A mortgage lender loans money for a home to borrowers. A mortgage servicer handles the daily functions of mortgages. A mortgage lender can also be a loan servicer. Lenders and servicers both have policies and procedures that companies are required to follow, and both are regulated by the federal government.
Getting a Loan Approved and Processed
For people considering purchasing a home, there are several issues that have to be considered. One of the biggest considerations is finding a lender that will approve a loan. Depending on the borrower's financial situation, attaining a mortgage could be a relatively simple process or a test of endurance. When a person applies for a loan, he does this through a company that can offer money in exchange for a mortgage. This company is known as the mortgage lender. If the loan is approved, then the lender gives the money to purchase the home to the borrower, who then uses the funds to buy the house. The borrower then owes the lender for the amount borrowed to buy the home, plus interest.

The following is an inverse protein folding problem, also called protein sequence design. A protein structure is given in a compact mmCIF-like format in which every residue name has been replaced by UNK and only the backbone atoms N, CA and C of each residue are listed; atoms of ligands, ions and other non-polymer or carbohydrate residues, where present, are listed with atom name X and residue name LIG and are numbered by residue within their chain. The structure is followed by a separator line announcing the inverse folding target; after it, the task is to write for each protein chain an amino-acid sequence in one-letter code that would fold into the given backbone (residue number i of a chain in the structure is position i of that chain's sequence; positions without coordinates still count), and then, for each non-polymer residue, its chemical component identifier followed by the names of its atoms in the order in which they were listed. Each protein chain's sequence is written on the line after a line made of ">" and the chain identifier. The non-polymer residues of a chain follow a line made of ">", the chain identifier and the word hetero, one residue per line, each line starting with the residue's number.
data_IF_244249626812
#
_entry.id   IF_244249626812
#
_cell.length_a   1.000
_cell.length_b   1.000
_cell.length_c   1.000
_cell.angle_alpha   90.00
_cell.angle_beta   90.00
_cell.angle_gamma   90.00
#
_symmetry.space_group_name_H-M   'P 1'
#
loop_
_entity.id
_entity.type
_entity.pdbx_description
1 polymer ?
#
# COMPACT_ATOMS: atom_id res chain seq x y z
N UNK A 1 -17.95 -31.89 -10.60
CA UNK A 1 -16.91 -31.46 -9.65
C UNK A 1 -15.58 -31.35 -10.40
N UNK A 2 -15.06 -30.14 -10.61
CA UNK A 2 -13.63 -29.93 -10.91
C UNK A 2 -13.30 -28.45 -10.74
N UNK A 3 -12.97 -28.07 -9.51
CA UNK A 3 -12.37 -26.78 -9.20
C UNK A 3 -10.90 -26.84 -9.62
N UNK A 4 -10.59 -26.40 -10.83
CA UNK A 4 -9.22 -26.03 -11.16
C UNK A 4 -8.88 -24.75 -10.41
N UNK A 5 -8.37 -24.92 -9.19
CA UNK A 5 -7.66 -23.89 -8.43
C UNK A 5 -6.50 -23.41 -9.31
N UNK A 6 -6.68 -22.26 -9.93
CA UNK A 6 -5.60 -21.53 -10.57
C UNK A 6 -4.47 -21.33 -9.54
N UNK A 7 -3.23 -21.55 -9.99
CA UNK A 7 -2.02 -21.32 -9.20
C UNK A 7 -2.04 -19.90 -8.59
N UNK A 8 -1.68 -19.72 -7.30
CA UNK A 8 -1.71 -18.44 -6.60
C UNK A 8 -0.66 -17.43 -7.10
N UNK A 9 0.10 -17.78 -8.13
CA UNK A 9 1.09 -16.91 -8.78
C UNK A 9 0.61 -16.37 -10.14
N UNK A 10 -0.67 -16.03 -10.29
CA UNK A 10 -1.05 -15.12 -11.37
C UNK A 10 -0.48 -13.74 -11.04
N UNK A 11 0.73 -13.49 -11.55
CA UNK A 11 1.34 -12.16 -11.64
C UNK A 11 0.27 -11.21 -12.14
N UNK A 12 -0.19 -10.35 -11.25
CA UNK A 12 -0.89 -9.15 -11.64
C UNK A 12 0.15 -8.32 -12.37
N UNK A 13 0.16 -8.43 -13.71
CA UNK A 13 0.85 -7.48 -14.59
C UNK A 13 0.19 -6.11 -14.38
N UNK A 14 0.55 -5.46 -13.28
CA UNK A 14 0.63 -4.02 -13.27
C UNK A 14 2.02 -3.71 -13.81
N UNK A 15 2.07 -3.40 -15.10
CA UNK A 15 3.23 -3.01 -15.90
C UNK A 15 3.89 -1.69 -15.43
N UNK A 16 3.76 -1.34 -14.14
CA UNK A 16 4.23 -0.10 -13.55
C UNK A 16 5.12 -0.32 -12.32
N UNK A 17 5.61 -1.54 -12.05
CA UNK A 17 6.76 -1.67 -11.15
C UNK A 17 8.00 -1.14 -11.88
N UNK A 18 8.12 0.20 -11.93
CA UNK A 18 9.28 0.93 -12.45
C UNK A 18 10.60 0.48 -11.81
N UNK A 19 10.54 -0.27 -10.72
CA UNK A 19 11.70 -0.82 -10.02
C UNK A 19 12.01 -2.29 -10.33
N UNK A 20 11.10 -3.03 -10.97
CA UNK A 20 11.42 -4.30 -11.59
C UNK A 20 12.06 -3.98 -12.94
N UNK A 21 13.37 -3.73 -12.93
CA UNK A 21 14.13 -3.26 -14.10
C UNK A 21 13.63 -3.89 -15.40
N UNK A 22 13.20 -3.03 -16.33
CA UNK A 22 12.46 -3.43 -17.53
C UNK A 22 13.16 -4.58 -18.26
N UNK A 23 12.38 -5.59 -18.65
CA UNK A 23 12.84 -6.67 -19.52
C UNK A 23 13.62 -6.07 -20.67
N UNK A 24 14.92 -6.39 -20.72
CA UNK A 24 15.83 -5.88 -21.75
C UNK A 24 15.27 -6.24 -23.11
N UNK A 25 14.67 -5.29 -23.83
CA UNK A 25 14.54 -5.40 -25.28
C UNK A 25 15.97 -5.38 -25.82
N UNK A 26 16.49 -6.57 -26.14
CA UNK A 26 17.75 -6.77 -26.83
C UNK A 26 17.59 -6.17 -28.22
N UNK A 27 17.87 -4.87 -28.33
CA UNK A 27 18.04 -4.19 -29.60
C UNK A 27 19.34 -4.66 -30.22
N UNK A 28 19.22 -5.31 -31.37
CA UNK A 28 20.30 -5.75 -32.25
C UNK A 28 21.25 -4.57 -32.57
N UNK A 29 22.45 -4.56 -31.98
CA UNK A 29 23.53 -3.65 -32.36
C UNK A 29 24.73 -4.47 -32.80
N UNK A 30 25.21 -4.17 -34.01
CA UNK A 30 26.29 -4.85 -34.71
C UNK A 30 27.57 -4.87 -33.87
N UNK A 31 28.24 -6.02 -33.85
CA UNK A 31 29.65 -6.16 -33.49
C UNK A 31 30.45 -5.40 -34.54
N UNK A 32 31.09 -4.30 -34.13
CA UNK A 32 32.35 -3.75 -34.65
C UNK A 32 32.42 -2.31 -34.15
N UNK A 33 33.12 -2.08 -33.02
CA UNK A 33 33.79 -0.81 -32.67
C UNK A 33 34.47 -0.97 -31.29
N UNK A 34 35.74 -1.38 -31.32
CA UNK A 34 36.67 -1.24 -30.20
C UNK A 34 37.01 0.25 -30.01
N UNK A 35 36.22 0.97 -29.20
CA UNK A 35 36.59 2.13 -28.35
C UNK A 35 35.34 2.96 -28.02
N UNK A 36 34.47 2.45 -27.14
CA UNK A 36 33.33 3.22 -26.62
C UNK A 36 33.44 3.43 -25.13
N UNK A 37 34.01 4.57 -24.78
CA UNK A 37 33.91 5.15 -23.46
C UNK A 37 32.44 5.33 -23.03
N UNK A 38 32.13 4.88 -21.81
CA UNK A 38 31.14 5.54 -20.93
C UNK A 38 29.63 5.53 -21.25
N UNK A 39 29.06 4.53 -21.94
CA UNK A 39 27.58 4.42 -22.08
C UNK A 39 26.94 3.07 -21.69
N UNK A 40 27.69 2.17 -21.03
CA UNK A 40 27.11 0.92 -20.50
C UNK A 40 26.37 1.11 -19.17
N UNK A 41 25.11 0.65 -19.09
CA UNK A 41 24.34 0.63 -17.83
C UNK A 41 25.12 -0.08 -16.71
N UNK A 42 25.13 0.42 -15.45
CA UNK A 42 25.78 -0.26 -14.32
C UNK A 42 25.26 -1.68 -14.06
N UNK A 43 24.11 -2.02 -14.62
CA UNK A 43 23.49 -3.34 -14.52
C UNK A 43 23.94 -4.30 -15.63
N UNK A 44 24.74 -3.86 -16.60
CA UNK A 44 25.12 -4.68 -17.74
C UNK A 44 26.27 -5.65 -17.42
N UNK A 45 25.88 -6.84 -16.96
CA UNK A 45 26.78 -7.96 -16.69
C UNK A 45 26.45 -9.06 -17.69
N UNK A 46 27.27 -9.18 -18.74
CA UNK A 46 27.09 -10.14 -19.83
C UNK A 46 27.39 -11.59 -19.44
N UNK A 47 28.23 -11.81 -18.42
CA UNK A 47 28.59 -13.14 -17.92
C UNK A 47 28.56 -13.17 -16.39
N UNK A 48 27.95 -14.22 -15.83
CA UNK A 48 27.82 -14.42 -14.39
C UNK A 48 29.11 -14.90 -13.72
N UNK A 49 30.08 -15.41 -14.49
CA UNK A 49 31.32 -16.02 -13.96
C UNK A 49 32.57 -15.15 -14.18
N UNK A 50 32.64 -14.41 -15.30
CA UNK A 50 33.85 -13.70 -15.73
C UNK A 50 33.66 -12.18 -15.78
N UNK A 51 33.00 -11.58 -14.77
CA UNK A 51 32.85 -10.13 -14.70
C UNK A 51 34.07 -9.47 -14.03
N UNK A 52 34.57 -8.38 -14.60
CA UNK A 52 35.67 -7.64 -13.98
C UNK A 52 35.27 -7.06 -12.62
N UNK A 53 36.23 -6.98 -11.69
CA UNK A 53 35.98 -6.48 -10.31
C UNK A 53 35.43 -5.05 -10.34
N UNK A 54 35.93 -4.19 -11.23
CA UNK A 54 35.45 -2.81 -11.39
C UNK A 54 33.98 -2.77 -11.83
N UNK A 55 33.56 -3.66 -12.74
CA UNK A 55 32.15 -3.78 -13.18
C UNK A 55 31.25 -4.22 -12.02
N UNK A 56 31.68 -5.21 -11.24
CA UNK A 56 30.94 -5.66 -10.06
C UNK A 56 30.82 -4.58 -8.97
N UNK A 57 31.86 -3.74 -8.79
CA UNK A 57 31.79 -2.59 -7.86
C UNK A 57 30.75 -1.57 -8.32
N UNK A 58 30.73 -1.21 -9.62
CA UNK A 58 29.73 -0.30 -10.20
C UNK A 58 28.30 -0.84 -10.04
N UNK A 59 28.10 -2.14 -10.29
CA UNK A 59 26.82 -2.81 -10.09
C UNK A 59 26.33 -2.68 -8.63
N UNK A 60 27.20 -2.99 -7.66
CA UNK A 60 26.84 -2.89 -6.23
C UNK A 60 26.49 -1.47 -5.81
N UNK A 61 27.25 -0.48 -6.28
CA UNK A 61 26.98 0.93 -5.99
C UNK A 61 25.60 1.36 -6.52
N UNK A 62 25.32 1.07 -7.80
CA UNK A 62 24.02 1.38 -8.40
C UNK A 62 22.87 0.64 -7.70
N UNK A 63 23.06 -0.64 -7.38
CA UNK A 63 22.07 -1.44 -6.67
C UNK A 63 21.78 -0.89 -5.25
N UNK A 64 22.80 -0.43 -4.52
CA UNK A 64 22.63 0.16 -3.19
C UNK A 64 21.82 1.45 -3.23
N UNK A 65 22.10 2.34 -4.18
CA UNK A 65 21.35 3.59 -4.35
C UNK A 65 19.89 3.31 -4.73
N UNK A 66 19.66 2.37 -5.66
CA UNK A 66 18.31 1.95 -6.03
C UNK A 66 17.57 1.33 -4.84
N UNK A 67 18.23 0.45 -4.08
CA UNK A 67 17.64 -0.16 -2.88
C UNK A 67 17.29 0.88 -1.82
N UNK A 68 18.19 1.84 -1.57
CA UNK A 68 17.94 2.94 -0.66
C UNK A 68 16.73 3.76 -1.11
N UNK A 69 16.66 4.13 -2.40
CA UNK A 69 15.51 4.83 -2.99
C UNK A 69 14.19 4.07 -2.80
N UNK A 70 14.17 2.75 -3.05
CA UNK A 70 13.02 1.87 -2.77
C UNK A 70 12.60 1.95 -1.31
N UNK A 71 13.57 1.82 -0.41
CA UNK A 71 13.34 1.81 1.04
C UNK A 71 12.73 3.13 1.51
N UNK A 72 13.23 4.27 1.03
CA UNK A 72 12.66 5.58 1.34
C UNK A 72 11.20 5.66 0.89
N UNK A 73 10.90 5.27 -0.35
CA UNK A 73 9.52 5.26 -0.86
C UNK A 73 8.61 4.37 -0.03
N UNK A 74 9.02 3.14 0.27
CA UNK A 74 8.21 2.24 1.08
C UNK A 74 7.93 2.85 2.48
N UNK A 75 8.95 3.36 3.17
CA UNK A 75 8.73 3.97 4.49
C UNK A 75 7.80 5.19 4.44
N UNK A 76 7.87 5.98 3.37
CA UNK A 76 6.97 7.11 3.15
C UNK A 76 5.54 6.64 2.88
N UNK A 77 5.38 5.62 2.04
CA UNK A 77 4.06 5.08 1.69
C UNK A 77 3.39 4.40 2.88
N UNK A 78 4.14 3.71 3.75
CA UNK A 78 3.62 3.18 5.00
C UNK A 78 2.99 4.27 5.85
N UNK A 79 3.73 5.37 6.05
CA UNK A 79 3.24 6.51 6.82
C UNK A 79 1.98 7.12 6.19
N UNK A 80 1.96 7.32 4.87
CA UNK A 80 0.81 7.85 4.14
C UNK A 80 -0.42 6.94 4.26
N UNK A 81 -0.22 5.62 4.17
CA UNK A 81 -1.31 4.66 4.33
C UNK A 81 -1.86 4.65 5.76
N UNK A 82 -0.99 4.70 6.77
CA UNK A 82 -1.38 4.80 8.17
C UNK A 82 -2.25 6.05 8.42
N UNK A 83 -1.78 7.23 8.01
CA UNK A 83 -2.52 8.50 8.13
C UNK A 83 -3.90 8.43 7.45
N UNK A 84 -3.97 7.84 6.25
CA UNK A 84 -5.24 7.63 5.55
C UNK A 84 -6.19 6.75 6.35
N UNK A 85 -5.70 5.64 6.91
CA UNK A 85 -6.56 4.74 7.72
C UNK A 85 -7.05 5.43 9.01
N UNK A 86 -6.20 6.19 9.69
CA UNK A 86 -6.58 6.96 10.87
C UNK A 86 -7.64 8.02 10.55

Once the loan is created, it has to be processed. Processing includes making sure the loan is awarded to the borrower and that the borrower applies the loan to the intended purchase. Processing also includes tracking loan payments, ensuring reminder notices are sent in the event payments are missed and filing foreclosure documents in the event too many payments are missed. These activities are completed by mortgage servicers.
Mortgage Lenders and Servicers
A mortgage lender and a mortgage servicer both help people attain mortgages for homes. In some cases, a mortgage servicer takes over where a mortgage lender stops. But mortgage lenders can also be mortgage servicers. If the lender is set up to handle deposits, such as a bank or financing company, the company can also service the loan. For lenders who cannot process deposits, that is when a servicer would be used. According to Quicken Loans, the use of lenders or servicers can also vary by state, depending on the laws of the state.
Simply put, the company that receives the loan payments is the mortgage servicer. Many local lenders also serve as the processor since a small lender, such as a local bank or credit union, might not have a large number of loans on its books. However, knowing who is servicing the loan might be more difficult if a larger lender is used since these lenders tend to sell mortgages to other companies. In those cases, there are several ways to determine the servicer of a mortgage. According to the Consumer Financial Protection Bureau, the servicer for a loan is listed on the payment coupons or the top of the payment statement. Visiting the MERS® Servicer Identification System website can also provide this information.